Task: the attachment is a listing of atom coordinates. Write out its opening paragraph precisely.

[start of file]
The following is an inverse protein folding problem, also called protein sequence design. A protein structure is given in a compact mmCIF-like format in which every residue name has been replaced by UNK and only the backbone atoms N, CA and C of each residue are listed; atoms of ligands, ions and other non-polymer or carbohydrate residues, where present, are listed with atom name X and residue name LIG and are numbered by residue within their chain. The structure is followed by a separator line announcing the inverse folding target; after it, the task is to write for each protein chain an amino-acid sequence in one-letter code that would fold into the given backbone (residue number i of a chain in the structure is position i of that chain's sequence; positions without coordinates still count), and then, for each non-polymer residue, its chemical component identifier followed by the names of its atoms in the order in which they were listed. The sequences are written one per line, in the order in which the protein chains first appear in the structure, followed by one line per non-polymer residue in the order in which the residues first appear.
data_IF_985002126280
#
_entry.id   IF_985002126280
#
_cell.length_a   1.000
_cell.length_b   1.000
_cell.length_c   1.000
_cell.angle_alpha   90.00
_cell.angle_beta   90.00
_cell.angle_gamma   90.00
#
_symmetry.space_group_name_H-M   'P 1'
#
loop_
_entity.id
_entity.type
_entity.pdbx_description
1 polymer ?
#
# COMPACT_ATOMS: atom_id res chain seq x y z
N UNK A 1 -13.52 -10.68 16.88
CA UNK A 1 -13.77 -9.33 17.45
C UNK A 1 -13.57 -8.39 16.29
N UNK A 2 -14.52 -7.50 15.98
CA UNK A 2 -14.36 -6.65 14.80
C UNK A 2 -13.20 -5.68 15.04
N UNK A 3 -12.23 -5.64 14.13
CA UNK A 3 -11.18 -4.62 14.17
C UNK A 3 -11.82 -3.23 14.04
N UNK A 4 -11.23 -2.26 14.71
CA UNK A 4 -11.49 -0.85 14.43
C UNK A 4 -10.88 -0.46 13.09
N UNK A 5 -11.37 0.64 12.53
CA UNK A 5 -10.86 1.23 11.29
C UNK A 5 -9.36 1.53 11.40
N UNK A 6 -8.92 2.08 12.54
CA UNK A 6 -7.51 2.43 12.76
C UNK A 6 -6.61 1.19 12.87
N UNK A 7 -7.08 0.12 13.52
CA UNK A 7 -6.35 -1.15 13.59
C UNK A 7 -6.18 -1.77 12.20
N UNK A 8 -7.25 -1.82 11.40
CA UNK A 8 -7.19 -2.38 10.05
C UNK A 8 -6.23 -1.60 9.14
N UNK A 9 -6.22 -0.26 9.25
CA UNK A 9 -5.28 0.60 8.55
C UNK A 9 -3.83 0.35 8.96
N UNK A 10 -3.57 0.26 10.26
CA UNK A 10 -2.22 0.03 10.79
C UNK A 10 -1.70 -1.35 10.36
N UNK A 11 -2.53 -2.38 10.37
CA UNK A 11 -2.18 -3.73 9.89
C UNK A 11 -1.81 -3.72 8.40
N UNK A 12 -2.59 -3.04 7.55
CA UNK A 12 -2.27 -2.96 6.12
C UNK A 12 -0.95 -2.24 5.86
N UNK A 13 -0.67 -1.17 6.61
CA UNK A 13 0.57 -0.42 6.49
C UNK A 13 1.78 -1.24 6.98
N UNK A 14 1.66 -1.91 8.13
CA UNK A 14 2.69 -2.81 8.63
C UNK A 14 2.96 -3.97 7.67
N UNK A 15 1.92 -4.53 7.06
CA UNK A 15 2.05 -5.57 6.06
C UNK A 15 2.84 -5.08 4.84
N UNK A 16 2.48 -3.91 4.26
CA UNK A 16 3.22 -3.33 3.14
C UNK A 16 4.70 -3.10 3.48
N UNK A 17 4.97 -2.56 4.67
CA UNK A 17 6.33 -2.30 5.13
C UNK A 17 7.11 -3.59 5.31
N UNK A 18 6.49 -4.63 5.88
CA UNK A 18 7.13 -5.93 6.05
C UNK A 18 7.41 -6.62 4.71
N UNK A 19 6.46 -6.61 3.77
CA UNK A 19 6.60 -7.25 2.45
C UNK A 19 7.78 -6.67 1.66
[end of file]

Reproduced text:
The following is an inverse protein folding problem, also called protein sequence design. A protein structure is given in a compact mmCIF-like format in which every residue name has been replaced by UNK and only the backbone atoms N, CA and C of each residue are listed; atoms of ligands, ions and other non-polymer or carbohydrate residues, where present, are listed with atom name X and residue name LIG and are numbered by residue within their chain. The structure is followed by a separator line announcing the inverse folding target; after it, the task is to write for each protein chain an amino-acid sequence in one-letter code that would fold into the given backbone (residue number i of a chain in the structure is position i of that chain's sequence; positions without coordinates still count), and then, for each non-polymer residue, its chemical component identifier followed by the names of its atoms in the order in which they were listed. The sequences are written one per line, in the order in which the protein chains first appear in the structure, followed by one line per non-polymer residue in the order in which the residues first appear.